Will the film explore Ms. Radack’s stated interest in ensuring that the Office of Special Counsel “scrupulously and fully comply with its statutory obligations to protect federal employees from [prohibited personnel practices],” given OSC’s “immense importance to national security,” before apparently neglecting this interest upon taking a job with the Government Accountability Project?

Will the film explore the fact that Mr. Drake could have, at least under the law, submitted his disclosures to the Office of Special Counsel for referral to Congress, but did not do so, choosing to go to the media with all of the attendant consequences that followed?

Will the film explore the fact that even if the government’s prosecution of Mr. Kiriakou for his admitted violation of the Intelligence Identities Protection Act of 1982 was motivated by his public interviews about the CIA’s torture techniques, the government had legally justified grounds to do so, given that whistleblowing is not a shield against misconduct?

Let me clarify: there is no excuse for government torture, wiretapping, or denial of rights. This is, or is supposed to be, a nation of laws. And that applies equally so to whistleblowers who seek to bring misconduct to light. Good government activists, advocates, and filmmakers do the public no favors by presenting one-sided accounts that omit, distort, or mischaracterize the rights and responsibilities that face whistleblowers in the course of committing the truth. I hope this film does nothing of the sort.

Fact Check Update: How Detailed Are Presidential Signing Statements?

Not very.

Yesterday, the Government Accountability Project issued what can only be interpreted as a clarification on where it stands with regards to President Obama’s signing statement on the whistleblower protections in H.R. 4310, the National Defense Authorization Act of 2013. Initially, GAP was of two minds on the statement (captured here), alternatively downplaying its ramifications while also condemning it for gutting the law, as channeled by its employees Tom Devine (downplaying) and Jesselyn Radack (condemning). The clarification seems to fall on the Radack side of the issue.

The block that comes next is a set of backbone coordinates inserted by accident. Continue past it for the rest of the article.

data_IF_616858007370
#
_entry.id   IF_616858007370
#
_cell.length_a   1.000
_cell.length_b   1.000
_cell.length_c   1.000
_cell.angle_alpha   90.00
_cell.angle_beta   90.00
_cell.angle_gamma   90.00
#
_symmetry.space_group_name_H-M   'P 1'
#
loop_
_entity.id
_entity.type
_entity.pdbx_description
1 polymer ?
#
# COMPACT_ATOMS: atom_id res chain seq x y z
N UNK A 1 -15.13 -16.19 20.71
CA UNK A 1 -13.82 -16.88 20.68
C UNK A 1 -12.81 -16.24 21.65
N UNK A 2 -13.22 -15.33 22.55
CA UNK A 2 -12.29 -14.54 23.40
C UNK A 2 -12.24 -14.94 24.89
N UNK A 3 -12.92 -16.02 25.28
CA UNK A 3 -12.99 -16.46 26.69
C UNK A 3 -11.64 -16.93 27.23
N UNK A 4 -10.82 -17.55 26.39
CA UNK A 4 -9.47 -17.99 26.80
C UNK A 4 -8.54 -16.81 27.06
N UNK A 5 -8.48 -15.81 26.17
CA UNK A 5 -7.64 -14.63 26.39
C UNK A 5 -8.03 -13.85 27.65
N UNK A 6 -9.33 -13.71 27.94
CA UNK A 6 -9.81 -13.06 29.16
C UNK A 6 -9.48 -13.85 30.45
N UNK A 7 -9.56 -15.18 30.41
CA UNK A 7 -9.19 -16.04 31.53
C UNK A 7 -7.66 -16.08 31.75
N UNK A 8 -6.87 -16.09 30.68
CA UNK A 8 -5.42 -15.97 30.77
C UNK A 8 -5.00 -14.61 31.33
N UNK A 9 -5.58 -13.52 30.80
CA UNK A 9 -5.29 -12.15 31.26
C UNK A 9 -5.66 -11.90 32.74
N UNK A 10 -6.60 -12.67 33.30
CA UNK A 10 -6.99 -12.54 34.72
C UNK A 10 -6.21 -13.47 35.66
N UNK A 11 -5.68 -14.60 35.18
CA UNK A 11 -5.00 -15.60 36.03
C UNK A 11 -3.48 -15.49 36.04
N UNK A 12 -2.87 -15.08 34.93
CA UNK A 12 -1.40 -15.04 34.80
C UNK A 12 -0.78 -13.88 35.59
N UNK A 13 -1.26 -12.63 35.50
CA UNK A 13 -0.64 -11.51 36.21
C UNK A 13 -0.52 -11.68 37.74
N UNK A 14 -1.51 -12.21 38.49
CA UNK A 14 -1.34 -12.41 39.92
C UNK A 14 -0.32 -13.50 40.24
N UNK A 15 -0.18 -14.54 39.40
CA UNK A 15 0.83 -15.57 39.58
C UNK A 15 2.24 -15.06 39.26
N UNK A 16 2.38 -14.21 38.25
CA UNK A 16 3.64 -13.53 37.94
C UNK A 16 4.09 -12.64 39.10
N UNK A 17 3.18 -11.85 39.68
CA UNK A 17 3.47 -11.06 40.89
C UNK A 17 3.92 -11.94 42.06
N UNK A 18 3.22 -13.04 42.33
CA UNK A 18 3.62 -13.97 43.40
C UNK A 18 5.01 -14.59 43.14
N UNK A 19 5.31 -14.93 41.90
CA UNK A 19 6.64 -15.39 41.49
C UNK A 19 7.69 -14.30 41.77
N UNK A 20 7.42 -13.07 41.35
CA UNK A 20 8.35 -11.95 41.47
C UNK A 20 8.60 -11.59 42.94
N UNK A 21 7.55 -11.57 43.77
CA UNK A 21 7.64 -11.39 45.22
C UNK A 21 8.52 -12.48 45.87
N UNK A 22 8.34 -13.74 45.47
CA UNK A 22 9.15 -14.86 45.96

While reasoned and carefully measured, it did say that

From GAP’s perspective, it is important to note that there are no references in the signing statement language to restricting the new protections outlined in the law, nor are any enforcement penalties detailed.

However, prior whistleblower-related signing statements were similarly vague in nature, neither “restricting . . . new protections” nor detailing enforcement penalties.

For instance, President George H.W. Bush issued the following statement upon signing the Whistleblower Protection Act of 1989:

Several provisions of the bill must be construed carefully in order to avoid constitutional problems. Among these is new section 1217 of title 5, United States Code, which provides that information transmitted by the Special Counsel to the Congress “shall be transmitted concurrently to the President and any other appropriate agency in the executive branch.” New section 1213(j) similarly provides that certain information that comes into the hands of the Special Counsel shall be transmitted to the President’s National Security Advisor as well as specified committees in the Congress. I do not interpret these provisions to interfere with my ability to provide for appropriate prior review of transmittals by the Special Counsel to the Congress. [Emphasis added.]

President Bill Clinton stated the following in 1994 upon signing H.R. 2970, which amended the WPA:

I have been advised that one provision in this bill (section 9), which concerns the apparent authority of an arbitrator to discipline a Federal employee who was not a party to the original action, raises serious constitutional questions. Accordingly, I am directing the agencies to follow appropriate procedures to protect the constitutional rights of such Federal employees and to consider the need for remedial legislation. [Emphasis added.]

GAP ended its statement by pledging to “stand[] at the ready to publicly praise or criticize such actions in the name of the public.”

MSPB Watch is here to make sure that it does.